Why Eagles' pass-rush is one of NFL's best
You’ve probably heard it time and again: to win this game, [insert team here] will have to be able to generate pressure with their front four. It’s repeated ad nauseum, but why is it so important? To find out, one needs to look no further than the Eagles’ defense so far this season. They have the third-highest team pass-rushing grade in the NFL, yet they’ve only needed to blitz at the 30th-highest rate (19.6 percent of opponents dropbacks) to get there. Let’s take a look at just how they’ve become the league’s third-stingiest scoring defense.
Philadelphia’s pass-rush revolves around the two-headed monster of Brandon Graham and Fletcher Cox. Graham owns the third-highest pass-rushing productivity of any edge defender (13.8), while Cox is fourth among interior players (10.5). They are then complemented with Vinny Curry (12.1) and Connor Barwin (7.8) in third-down packages, who are both above-average pass-rushers in their own right. With four guys that talented, defensive coordinators don’t need to worry about scheming pressure. They’ve pressured quarterbacks on 36 percent of their dropbacks when only bringing four or fewer, the sixth-best rate in the NFL.
What that does is affect the coverages on the back end. Instead of having six guys to cover on third downs, now you have seven. Man coverages get a robber to help out underneath, and zone coverages are far less susceptible to coverage busts in matchup rules. It has also allowed the Eagles to take advantage of linebacker Jordan Hicks’ coverage prowess. Hicks is currently PFF’s second-highest graded coverage linebacker, with three pass breakups on the season. When blitzing, linebackers are usually the first guys you turn to, but the front four has allowed Hicks to blitz only 11 times all season long; 46 other NFL inside linebackers have already blitzed more than that.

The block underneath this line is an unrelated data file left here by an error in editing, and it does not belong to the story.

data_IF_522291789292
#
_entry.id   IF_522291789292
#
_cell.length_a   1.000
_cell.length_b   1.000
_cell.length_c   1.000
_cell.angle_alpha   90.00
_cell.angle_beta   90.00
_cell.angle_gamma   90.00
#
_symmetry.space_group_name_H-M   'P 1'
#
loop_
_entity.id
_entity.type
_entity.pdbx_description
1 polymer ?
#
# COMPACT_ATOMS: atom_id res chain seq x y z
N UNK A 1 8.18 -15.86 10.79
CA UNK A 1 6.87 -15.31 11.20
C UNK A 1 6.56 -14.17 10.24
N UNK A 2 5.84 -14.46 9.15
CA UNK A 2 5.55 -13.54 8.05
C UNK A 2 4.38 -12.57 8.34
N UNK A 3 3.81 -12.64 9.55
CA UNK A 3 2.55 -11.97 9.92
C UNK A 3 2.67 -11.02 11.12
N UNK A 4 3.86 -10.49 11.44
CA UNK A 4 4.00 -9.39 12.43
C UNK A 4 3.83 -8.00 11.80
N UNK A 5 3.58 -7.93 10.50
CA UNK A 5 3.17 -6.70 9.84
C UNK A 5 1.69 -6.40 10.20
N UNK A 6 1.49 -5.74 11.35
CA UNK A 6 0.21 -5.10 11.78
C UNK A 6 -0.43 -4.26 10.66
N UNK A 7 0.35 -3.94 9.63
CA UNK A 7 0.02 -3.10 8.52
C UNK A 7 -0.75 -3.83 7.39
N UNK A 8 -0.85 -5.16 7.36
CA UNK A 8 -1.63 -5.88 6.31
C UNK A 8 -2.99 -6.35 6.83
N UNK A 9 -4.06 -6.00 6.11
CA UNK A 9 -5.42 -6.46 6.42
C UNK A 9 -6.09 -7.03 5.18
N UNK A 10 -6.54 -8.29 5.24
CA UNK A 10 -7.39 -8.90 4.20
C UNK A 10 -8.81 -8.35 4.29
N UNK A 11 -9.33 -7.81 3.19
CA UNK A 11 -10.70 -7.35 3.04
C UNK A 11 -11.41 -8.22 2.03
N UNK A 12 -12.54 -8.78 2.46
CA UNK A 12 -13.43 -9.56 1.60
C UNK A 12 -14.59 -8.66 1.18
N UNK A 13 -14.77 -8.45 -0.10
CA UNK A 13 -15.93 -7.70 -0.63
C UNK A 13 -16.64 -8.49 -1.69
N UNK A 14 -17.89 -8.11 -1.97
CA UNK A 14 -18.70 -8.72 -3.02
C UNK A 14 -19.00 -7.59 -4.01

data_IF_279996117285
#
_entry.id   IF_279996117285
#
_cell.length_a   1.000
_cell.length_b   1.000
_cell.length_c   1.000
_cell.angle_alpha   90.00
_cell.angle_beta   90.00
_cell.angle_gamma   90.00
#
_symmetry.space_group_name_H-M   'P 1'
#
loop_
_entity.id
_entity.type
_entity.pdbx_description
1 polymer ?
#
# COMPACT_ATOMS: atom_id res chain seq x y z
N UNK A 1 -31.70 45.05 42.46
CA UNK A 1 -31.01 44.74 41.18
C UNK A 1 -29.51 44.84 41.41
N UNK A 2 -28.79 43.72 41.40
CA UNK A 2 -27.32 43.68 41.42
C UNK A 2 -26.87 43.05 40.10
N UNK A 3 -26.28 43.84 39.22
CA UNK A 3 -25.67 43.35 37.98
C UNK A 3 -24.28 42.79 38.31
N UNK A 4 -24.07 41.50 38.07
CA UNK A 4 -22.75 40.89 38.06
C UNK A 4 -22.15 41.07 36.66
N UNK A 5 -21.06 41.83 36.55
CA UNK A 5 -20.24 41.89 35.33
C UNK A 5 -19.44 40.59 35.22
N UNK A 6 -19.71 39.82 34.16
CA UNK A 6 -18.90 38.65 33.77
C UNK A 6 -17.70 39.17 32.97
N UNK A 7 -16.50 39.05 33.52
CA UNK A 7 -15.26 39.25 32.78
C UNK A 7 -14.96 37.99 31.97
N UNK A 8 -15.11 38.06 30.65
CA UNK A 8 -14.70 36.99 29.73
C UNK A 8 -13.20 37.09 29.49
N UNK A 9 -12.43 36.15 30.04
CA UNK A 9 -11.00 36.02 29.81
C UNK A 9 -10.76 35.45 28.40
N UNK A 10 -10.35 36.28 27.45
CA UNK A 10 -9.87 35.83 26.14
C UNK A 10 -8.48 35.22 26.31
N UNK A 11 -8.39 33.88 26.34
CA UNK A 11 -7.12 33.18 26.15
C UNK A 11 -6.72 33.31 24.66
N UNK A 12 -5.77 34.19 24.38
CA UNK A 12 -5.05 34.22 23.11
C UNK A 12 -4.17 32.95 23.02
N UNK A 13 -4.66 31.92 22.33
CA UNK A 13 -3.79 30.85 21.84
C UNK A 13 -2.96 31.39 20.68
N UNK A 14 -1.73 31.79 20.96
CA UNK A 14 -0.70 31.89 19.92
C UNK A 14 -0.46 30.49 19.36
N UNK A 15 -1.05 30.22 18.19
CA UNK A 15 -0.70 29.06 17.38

On the back end, we expected the Eagles to have one of the best safety duos in the league after signing Rodney McLeod from the Rams, and that’s certainly been the case. Both McCleod and mainstay Malcolm Jenkins are grading out in the top-15 at the position. What the strong safety tandem and group of linebackers have done is allow Jim Schwartz to protect the Eagles’ weakest unit on defense: their cornerbacks.
No one is going to confuse Nolan Carroll, Ron Brooks, Jalen Mills, and Leodis McKelvin for the Denver secondary, but for some reason, it hasn’t ruined Philadelphia’s pass defense. That reason is scheming. The Eagles have run split-safety looks (covers 2, 4, and 6) on 47.7 percent of their snaps this season, the sixth-highest rate of any team in the league. What those looks usually do is provide help over the top of a cornerback and leave him with less ground he’s responsible for. That means that a No. 1 wide receiver isn’t necessarily going to get a favorable matchup play after play just because he’s lined up across from a weak cornerback.
So, how has the Philadelphia defense been so good? It’s a domino effect that starts with Jim Schwartz and his confidence in the Eagles’ dominant defensive line. As long as they have that, this will continue be a top-tier unit.